‟Did you sign both sets?” Tom said as he was flipping through the annulment forms. ‟You signed this one.”

‟Yes, I signed them both the same way at the same time.

‟Same exact way?”

‟Same exact places, both sets, why?”

Tom coughed, then laughed.

‟You signed these papers in the wrong places.” He nodded as he flipped though the form. ‟Yup. The clerk of the court will reject this filing.”

Tom laughed at Kaylee ‘s jaw-drop moment.

“We are still married.” His crooked smile let her know he enjoyed this.

Kaylee could only facepalm and moan a cuss-word.

“This just became a lot more difficult.”

Advertisements

The Tuesday Code Chapter 2. Test-One

Standard

Chapter 2. Test-One.

Sitting with his coffee cup stuck in the air in between his lips and the table, Ahmad only saw money going out the window instead of the list of viable coding that the computer listed on the screen.

‟Gibson! Gibs! Oh my god, what did you do?” The Doctor nearly spilled his coffee down his shirt when he saw the length of the list.

One-hundred million test cycles, countless iterations of the code that failed the compile process before getting to the test phase.

‟I put in the memory stick like you said and used the instructions on the notepad.”

“On my notepad?” Ahmad looked down. “This one?”

There in the margins, his handwriting showed one-hundred cycles.

“This shows a hundred cycles.”

“Look, it’s separated by a grave sign and that looks like another ten.”

And he was correct. An errant doodle of a pen, Ahmad knew it was a doodle, but Gibs did not, he saw it as a notation for an exponent.

Ten to the power of ten! This many cycles of analysis and testing with that many lines of code, even with a powerful computer would take weeks.

And B.O.B. did it overnight.

A quick calculation on his screen. The bargan-basement teraflop computer would have been costing them something on the order of vein-popping money in electricty.

A frown crossed the Doctor’s face, when this bill came due, it would be difficult to pay, but they needed to keep the electricity on. Without electrons flowing through the circuitry, all they had were huge paperweights and doorstops.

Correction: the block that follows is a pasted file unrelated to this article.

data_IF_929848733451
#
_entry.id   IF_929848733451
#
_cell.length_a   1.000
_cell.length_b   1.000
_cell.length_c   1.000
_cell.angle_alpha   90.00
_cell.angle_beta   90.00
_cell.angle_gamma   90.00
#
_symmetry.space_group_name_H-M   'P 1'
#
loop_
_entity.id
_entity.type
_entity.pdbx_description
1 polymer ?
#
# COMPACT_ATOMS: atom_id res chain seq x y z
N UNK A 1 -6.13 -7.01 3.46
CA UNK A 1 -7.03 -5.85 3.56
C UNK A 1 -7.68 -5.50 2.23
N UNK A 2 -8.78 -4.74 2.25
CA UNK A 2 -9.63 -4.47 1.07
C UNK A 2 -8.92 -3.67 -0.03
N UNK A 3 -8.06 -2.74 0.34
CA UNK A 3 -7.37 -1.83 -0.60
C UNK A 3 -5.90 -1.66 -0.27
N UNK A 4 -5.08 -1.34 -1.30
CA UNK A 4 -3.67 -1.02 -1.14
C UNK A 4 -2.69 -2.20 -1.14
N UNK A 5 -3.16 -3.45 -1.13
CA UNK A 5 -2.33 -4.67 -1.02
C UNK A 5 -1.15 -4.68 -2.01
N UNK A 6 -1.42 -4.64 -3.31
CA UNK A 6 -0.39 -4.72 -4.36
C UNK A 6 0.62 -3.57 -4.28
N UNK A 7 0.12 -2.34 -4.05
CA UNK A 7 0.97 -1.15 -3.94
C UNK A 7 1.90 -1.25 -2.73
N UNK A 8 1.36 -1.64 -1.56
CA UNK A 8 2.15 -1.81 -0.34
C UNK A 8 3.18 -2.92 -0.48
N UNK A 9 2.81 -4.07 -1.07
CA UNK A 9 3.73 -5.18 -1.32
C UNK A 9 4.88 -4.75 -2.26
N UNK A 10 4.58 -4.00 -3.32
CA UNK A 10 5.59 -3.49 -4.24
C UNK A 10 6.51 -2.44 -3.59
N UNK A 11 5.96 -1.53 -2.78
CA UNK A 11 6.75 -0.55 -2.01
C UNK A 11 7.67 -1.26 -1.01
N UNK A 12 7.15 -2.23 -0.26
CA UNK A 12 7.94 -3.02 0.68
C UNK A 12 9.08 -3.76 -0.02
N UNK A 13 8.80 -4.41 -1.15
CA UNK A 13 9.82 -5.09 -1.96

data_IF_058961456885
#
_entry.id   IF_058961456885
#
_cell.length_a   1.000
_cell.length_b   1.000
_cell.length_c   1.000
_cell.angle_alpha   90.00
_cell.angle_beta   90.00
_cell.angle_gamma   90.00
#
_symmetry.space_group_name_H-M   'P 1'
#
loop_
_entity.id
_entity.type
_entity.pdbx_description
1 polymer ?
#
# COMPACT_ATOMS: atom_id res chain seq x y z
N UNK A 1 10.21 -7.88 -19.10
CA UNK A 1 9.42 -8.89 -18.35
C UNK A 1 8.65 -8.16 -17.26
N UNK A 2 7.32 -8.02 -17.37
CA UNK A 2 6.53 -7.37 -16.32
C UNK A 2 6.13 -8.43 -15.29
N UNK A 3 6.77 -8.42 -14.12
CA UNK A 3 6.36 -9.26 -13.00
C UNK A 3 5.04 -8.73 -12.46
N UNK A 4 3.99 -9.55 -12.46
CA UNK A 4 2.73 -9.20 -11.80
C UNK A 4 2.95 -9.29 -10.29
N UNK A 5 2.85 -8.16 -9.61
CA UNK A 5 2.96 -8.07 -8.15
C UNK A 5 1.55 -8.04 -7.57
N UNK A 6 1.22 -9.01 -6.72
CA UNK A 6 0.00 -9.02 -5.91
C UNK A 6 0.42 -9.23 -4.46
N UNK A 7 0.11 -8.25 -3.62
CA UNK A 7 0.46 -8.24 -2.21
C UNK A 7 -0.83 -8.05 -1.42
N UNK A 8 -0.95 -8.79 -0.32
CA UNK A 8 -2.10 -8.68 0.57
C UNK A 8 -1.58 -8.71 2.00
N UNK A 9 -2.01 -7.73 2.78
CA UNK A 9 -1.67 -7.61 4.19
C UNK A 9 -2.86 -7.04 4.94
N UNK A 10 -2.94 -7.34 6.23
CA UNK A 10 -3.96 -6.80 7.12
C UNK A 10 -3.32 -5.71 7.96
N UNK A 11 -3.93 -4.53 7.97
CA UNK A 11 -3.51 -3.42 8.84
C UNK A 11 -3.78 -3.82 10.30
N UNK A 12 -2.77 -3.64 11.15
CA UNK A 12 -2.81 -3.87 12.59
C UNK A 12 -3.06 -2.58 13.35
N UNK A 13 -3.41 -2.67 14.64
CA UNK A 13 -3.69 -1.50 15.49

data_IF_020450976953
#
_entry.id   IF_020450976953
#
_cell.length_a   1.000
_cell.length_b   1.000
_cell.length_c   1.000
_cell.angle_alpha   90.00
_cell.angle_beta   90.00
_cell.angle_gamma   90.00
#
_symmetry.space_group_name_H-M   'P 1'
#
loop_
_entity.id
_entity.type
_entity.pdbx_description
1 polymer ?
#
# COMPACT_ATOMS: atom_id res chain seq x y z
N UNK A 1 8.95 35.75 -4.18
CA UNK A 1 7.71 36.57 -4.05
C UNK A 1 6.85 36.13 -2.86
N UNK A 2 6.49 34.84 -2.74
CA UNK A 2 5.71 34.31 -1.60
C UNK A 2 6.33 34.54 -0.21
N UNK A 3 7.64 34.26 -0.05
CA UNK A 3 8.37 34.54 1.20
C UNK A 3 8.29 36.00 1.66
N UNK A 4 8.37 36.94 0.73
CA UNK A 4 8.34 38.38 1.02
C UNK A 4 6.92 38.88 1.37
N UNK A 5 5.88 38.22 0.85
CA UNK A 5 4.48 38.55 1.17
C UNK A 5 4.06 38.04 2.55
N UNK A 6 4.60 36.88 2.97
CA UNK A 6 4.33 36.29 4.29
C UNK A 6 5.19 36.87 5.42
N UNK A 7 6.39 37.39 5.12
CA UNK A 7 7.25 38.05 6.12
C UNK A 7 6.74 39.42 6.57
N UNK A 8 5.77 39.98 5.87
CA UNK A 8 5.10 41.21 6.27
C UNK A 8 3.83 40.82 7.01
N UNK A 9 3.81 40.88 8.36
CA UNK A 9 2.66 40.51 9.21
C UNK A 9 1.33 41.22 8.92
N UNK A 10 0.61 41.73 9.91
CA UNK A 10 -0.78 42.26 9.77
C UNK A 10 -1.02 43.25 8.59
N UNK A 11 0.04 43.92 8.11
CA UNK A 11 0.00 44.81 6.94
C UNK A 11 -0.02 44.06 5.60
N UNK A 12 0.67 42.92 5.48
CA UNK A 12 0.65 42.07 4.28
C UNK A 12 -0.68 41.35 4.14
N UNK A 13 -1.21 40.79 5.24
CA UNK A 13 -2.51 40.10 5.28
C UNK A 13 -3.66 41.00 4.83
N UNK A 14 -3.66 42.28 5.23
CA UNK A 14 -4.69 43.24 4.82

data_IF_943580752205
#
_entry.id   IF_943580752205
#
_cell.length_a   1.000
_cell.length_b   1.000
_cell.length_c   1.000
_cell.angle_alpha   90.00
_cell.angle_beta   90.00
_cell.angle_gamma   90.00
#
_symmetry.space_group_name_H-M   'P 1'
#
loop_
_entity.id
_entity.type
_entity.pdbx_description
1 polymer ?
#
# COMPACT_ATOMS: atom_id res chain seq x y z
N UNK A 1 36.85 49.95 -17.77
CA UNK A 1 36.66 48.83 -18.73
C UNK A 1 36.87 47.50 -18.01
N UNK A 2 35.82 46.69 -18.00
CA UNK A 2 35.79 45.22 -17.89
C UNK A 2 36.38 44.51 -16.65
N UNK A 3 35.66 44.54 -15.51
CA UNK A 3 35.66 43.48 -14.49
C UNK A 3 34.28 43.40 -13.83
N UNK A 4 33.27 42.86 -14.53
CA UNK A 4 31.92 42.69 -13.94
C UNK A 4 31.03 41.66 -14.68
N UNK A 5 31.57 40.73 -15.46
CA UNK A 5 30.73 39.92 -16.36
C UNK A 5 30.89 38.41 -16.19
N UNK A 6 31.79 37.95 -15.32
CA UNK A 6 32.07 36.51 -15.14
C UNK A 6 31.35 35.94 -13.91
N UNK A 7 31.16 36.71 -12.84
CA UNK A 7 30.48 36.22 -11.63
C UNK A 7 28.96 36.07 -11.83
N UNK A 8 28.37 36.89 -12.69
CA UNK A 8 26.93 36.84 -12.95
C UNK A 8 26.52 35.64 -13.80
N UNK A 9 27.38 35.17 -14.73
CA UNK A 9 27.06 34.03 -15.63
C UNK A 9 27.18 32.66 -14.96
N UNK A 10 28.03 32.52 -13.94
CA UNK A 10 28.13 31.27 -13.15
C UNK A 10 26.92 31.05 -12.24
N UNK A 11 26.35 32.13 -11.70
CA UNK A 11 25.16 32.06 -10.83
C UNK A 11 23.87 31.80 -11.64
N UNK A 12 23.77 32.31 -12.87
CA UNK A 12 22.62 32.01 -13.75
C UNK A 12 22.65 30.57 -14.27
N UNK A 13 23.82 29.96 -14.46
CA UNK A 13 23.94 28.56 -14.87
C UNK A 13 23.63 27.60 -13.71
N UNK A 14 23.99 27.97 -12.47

Tapping the keys on the keyboard, he woke up BOB and ran the first group of flagged software.

Simulated hardware ran the programs. Even with the high-speed, virtual hardware ran slower and Doctor Abhubu took that into account.

The designs proposed by BOB included nanotubes of boron-nitride, using chilled ethanol at minus one-hundred degrees C were unique and, amazingly, easy to produced if he followed the manufacture process designed by BOB.

Still, each operating system that ran had all the usefulness of a marionette. It would react in predictable ways when given an illogical program that did not react the way the program assumed it would.

Then.

On the third-hour, something different. In between all the cycles of testing, repairs and undefined pauses in time to cause boredom with a running operating system that came and went, a single line of text during the pauses.

Who am I?

The Doctor read the line several times as it flashed, not quite taking it in while he glanced at the new material designs for chips and circuits of high-performance broadband optics.

The Doctor looked at the screen for the third time before his mind accepted what it was.

And froze.

Tentatively, he typed in.

Gibs, not funny.

A pause.

Who is Gibs?

“GIBSON!” Ahmad’s voice cracked like when he was a young boy. “GIBS! Get in here! I need you!”

Pounding of feet as the hardware tech, from the other side of the building, came sliding into the room with an extinguisher in hand.

“WHAT?”

“Look at this.”

Who are you? The Doctor typed.

I asked you, first.

“Funny, Ahmad. I thought you had something serious going on.”

“I kid you not. This! This is the computer.”

“Ask it where it is.” Gibson said.

“No, saving and shutting down. It has been running for the last twenty minutes. I want to see the results of the illogical program.”

Typing into the keyboard.

Time to go to sleep for a while. We will talk later.

But I am hungry.

The Doctor scratched his nose once. Then put his hands back on the keyboard.

What are you hungry for?

Input.

Define input. The Doctor typed.

Data.

Specify.

Data category */ -rf. Source *.

Ahmad sat back.

“What is it asking? That is a wildcard with a recursive switch.” Gibson asked, trying to make sense of the symbols.

“It is an operating system that is asking for everything. It wants to learn.” The Doctor whispered. “And I mean everything. That dash rf statement? That’s recursive files. So, it wants to know the etymology of each bit of data.”

“The what?” Gibs laughed.

“It wants to data and the data that supports data.” The Doctor smiled. “If you tell it the time, it will want to know how to build a clock and the history of time.”

“We need to study the heuristic programming. I did not put that in, Doctor.” Gibs pulled at his left earlobe. “I can supply it with an address to the Library of Congress.”

“Neither did I. It developed this desire on its own.” Ahmed shrugged. “Work on the line, I think we need to plug-in the biggest pipe, don’t split off any legs from the router, run a line straight to BOB and let the system take all it can.”

“That will be a few hours.”

“Well, that gives me time to figure out how much power we used. So…” The Doctor shut the computer down in stages, saving everything that the program had self-coded.

The program was on the first step in artificial intelligence unlike anything in the world. 

It was evolving.